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Osgoode Hall Law Journal

Document Type

Article

Abstract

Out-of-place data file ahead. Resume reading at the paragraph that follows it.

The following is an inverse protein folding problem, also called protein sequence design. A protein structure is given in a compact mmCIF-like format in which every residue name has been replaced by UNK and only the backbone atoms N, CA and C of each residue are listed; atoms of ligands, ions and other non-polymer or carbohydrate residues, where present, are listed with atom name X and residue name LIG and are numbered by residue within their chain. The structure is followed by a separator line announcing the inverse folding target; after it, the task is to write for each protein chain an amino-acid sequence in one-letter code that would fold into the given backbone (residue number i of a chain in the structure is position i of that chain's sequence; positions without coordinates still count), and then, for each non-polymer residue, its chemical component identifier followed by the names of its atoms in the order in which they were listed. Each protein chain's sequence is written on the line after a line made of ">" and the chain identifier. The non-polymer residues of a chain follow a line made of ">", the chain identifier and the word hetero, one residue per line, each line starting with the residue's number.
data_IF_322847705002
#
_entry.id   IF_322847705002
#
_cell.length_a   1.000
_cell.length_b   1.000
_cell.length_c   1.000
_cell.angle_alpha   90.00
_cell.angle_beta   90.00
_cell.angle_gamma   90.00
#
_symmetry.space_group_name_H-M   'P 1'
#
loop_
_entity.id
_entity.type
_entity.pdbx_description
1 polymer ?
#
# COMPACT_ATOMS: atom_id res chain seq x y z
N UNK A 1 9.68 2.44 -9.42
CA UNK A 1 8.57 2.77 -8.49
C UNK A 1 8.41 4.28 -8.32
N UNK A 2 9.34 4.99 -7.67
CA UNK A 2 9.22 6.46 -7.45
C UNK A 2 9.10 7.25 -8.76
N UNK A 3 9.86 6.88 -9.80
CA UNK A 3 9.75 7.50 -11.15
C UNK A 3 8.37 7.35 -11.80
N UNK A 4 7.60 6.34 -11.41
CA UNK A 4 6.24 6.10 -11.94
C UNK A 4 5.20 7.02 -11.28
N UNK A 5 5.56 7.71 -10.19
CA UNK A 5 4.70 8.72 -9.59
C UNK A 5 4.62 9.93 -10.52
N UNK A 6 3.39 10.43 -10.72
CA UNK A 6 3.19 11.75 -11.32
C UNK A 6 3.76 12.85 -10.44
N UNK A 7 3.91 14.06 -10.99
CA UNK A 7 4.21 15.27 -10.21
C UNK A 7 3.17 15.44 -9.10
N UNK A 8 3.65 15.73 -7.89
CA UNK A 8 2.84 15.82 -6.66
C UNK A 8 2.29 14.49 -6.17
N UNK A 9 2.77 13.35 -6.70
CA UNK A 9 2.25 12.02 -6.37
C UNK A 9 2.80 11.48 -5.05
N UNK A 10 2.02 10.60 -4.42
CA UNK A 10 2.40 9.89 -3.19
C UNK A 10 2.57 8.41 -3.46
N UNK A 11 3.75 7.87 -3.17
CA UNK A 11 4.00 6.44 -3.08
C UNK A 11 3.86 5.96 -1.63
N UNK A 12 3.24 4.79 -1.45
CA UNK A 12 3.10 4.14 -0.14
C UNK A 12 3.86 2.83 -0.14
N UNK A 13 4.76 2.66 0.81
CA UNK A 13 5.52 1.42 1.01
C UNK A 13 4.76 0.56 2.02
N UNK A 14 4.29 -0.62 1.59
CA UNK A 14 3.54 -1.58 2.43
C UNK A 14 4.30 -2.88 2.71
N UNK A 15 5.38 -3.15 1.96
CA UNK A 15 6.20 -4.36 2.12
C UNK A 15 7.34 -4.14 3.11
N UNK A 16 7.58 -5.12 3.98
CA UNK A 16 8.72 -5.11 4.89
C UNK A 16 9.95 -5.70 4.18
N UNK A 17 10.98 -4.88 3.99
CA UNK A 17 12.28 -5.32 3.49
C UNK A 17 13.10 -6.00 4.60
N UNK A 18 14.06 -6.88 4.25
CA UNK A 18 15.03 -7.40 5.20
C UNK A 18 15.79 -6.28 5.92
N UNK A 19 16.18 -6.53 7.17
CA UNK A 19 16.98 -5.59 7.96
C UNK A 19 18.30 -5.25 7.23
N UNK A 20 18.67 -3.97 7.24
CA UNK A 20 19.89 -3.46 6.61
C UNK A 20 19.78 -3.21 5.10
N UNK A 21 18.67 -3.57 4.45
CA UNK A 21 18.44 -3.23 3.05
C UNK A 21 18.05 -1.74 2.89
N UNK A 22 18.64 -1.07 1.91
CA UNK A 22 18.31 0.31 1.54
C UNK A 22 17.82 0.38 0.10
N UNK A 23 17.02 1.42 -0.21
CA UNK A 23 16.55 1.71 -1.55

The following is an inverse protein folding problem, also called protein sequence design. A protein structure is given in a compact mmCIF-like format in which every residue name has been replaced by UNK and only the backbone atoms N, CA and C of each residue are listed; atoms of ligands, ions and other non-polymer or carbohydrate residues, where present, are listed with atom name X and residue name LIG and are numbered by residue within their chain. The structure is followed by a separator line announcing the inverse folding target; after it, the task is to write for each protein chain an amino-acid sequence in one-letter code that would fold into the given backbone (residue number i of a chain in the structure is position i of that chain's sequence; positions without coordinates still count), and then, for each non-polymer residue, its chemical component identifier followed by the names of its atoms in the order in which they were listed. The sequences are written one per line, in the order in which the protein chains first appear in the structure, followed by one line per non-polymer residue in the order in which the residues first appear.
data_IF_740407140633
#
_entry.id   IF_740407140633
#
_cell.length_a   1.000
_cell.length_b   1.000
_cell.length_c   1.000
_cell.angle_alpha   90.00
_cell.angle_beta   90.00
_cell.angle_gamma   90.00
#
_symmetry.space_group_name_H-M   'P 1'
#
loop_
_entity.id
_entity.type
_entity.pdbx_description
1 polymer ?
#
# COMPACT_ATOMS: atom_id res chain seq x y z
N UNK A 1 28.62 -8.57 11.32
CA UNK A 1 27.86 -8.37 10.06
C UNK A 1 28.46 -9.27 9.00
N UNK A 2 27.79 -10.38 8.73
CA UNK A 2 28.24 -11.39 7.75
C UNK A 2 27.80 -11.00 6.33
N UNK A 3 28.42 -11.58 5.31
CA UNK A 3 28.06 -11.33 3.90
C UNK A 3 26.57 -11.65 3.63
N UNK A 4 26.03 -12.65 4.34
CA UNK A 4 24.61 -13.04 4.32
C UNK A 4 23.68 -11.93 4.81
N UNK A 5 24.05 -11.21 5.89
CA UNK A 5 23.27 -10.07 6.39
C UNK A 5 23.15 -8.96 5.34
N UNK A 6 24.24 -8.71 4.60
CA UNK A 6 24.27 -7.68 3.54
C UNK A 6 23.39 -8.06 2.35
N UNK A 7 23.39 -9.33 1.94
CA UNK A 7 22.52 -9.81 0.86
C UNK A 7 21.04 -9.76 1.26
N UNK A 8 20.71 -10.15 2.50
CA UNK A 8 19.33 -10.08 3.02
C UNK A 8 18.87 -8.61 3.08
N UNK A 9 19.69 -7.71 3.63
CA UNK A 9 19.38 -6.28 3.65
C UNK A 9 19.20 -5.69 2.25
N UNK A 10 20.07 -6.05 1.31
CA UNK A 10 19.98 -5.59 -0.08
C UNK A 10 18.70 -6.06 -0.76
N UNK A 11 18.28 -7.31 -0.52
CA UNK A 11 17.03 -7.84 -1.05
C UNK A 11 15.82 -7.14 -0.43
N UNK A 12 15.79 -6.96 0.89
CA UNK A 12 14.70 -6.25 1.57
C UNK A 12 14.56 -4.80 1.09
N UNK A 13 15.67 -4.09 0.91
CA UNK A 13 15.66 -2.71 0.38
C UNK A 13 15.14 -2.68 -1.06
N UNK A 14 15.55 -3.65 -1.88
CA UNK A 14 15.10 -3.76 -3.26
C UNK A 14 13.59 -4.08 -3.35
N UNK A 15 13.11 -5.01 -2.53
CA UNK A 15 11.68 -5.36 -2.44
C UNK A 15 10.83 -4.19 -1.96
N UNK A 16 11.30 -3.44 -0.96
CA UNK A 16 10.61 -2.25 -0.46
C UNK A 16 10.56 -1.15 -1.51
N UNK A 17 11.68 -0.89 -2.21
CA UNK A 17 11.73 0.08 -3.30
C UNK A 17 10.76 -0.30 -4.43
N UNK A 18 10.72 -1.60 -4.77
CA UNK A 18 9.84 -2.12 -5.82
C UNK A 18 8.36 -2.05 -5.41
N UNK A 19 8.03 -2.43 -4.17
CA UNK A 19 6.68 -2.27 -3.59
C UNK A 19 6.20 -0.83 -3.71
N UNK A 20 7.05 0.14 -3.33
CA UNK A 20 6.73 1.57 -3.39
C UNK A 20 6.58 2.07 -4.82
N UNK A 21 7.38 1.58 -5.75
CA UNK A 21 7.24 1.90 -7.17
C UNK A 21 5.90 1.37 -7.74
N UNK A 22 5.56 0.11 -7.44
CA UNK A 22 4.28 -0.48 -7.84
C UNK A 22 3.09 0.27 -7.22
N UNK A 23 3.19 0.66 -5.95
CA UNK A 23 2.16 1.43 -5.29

This article examines the current division of powers over cultural matters in the Canadian Constitution and the manner in which the 1992 Charlottetown Accord would have altered that distribution. During the debate over the Charlottetown Accord, it was argued by the federal government and the provinces that the Constitution allocates primary legislative responsibility over cultural matters to the provinces. Therefore, the cultural amendments in the Accord which would have recognized the provinces' exclusive jurisdiction to make laws in relation to culture were justified on the basis that they merely codified the status quo. This paper challenges the belief that the provinces enjoy exclusive legislative authority in relation to culture. It is argued that the federal government possesses quite significant legislative authority relating to cultural matters, the most important being its authority to pass laws in relation to matters of national concern. The promotion and strengthening of a distinct Canadian national identity is, it is argued, one such matter of national concern. Thus, over time, the proposed amendments relating to culture in the Charlottetown Accord would probably have significantly reduced federal legislative powers. Assuming that some kind of cultural power is to be entrenched in the Constitution at all, culture should be recognized as an area of shared or concurrent jurisdiction in which both Parliament and the provincial legislatures have legitimate roles to play. This paper also calls into question the whole concept of entrenching a cultural power in the Constitution in the first place, arguing that it is unwise to recognize indeterminate and amorphous concepts like culture as a basis for legislative authority in a federal state.

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